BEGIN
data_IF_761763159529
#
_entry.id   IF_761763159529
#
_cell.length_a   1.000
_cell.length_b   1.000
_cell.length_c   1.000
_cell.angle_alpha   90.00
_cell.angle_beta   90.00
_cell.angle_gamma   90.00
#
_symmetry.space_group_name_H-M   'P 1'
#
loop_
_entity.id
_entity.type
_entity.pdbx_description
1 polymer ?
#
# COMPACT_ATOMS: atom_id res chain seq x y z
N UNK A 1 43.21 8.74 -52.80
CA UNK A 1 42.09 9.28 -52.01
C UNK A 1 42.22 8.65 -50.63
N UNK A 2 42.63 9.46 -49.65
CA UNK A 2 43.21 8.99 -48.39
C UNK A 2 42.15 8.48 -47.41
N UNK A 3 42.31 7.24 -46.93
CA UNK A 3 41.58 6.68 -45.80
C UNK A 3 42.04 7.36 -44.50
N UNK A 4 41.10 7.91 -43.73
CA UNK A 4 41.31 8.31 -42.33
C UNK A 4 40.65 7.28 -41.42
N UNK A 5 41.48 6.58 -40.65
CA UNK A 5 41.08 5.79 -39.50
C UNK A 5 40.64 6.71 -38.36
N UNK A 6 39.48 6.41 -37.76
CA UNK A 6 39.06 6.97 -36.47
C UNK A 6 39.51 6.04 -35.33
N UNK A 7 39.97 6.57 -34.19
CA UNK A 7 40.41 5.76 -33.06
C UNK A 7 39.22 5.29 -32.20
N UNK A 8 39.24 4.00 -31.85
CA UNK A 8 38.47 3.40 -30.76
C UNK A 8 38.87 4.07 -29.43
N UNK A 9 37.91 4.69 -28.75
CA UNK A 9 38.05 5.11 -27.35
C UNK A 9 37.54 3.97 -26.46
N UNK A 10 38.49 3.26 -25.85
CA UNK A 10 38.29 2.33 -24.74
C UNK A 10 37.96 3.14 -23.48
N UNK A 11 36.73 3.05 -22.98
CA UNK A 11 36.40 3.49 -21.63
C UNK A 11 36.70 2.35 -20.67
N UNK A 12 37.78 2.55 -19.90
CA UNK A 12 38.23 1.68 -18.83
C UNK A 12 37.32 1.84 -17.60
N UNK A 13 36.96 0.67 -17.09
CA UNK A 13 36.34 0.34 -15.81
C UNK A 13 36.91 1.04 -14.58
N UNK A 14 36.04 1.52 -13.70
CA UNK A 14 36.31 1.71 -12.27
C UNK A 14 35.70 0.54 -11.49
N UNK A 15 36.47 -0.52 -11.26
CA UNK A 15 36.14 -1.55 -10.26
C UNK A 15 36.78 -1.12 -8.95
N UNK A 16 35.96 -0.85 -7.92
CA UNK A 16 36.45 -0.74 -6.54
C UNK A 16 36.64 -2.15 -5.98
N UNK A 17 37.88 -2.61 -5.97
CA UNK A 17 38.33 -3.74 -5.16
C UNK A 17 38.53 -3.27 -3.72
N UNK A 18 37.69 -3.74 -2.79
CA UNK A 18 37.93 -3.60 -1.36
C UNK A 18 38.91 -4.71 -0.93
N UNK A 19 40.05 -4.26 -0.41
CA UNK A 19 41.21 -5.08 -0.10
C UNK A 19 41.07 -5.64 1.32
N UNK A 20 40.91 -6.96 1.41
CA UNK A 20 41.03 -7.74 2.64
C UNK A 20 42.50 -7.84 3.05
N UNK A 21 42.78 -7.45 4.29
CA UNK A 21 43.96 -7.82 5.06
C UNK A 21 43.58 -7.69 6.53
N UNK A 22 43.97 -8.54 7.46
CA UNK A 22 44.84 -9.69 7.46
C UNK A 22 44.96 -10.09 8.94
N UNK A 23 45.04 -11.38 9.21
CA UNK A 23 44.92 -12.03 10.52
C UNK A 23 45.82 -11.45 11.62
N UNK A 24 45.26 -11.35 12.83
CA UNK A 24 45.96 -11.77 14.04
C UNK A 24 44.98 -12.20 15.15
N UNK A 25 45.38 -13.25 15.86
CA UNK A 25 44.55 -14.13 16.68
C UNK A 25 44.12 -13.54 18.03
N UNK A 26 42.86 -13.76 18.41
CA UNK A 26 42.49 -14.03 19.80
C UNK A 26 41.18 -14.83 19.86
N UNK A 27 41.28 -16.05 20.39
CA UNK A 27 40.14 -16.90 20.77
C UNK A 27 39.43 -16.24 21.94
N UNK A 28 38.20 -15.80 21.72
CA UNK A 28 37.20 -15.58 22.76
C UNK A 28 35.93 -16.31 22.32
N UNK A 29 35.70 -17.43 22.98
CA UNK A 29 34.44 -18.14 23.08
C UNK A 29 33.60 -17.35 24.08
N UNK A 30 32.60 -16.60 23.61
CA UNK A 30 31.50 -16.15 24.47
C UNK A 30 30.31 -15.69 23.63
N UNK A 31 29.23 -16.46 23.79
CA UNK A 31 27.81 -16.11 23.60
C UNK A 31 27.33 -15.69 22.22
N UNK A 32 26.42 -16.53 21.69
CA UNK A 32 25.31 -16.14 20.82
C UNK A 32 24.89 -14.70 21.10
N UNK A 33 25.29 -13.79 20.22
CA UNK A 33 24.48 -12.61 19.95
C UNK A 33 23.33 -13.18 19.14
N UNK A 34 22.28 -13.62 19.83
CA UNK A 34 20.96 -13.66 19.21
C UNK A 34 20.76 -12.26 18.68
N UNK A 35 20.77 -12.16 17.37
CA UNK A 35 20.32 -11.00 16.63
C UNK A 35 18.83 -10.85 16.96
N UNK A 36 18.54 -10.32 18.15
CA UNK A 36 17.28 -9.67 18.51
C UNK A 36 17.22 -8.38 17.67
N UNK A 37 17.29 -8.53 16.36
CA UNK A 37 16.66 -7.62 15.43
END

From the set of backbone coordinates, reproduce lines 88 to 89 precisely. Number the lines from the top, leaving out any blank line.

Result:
CA UNK A 23 44.92 -12.03 10.52
C UNK A 23 45.82 -11.45 11.62